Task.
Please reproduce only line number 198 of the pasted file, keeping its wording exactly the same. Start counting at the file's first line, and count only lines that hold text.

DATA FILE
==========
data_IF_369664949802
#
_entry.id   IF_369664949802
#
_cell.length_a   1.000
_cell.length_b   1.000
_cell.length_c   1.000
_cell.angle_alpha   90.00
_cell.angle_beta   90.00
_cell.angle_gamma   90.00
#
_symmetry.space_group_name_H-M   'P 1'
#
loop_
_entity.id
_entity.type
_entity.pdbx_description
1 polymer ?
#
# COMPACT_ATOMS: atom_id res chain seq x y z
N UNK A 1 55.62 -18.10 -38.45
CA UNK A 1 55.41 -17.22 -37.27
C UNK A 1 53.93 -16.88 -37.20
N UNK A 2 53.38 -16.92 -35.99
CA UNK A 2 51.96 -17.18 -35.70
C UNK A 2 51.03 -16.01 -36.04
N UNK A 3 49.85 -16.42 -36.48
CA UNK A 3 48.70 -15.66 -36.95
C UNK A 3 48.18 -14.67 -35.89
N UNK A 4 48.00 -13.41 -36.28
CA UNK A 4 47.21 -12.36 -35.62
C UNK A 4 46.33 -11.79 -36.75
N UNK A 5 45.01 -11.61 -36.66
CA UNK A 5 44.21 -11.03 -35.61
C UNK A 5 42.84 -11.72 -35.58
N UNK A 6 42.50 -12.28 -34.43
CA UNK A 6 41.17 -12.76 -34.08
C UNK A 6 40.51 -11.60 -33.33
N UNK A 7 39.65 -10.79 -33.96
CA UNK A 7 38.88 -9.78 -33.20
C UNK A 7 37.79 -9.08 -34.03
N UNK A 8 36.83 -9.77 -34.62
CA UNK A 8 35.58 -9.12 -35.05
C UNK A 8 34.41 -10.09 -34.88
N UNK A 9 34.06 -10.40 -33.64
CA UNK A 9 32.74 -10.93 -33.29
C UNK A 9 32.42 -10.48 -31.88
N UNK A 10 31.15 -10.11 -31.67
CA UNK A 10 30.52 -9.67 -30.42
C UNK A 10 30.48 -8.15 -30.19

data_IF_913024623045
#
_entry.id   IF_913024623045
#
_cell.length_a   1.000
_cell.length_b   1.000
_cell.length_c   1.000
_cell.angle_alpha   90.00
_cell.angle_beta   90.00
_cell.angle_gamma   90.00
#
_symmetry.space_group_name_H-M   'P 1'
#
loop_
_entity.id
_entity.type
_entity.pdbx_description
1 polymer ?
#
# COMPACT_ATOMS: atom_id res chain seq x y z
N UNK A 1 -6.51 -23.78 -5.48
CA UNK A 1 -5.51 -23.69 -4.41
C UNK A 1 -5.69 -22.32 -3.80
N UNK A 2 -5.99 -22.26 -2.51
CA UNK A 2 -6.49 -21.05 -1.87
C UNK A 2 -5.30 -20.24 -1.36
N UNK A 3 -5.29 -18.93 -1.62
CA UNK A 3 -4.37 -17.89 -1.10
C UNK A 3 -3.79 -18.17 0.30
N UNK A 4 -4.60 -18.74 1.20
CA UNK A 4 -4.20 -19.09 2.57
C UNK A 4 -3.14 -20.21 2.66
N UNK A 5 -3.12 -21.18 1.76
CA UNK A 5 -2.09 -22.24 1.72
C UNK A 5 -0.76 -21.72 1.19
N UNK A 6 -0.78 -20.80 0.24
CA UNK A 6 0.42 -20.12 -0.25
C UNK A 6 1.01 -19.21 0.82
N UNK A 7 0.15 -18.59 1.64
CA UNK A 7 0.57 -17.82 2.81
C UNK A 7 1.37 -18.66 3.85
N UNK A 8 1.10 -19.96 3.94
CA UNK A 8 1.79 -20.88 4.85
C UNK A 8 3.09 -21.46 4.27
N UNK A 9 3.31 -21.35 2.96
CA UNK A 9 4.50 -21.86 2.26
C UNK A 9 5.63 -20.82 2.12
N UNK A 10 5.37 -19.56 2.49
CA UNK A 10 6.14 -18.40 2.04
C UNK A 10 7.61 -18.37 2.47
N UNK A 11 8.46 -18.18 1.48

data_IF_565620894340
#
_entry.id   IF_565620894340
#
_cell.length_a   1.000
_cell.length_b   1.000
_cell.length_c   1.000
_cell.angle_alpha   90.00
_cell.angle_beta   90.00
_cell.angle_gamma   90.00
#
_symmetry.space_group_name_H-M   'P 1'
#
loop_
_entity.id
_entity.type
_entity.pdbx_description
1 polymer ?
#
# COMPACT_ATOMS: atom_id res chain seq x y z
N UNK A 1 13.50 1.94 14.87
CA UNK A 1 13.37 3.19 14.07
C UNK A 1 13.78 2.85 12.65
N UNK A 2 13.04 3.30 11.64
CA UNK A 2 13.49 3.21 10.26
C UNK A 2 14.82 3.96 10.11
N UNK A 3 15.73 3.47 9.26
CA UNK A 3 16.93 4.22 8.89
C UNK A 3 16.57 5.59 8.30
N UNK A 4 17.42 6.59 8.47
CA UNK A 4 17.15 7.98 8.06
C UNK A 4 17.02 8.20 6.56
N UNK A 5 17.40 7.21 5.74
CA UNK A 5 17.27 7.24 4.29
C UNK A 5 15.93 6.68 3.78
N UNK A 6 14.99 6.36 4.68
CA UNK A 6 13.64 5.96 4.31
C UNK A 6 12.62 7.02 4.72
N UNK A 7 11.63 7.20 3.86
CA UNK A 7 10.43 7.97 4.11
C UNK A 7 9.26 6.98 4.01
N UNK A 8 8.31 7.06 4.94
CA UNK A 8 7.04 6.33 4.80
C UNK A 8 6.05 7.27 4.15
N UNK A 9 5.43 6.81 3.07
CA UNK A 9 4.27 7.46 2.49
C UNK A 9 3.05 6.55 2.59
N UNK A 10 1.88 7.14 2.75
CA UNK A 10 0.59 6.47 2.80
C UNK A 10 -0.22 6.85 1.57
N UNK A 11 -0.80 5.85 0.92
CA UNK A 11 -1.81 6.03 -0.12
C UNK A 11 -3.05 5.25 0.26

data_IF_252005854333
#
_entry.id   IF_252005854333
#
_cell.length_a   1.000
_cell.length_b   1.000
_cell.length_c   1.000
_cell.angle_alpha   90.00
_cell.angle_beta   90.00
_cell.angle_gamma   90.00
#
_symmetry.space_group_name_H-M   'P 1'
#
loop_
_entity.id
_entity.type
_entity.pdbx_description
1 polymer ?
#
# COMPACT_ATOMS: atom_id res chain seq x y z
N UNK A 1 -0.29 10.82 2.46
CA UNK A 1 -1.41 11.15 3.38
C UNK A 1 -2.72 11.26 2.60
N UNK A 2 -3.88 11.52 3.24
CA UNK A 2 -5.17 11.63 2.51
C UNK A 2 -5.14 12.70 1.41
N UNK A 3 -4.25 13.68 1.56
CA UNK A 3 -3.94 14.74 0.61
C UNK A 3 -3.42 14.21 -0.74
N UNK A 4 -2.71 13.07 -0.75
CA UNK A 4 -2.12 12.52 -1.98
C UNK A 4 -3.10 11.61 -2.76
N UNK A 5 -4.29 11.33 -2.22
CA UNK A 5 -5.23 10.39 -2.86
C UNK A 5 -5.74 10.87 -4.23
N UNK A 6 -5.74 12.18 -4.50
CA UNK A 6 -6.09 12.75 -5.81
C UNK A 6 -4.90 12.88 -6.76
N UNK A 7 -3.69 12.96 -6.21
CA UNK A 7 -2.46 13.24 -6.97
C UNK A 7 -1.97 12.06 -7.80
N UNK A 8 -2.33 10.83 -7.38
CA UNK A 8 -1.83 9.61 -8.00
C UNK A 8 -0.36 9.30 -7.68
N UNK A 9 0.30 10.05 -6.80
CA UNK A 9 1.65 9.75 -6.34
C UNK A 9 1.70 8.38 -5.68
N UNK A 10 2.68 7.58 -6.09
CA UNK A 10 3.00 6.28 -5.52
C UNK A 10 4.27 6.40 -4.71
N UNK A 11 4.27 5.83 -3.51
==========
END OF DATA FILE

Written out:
C UNK A 8 -0.36 9.30 -7.68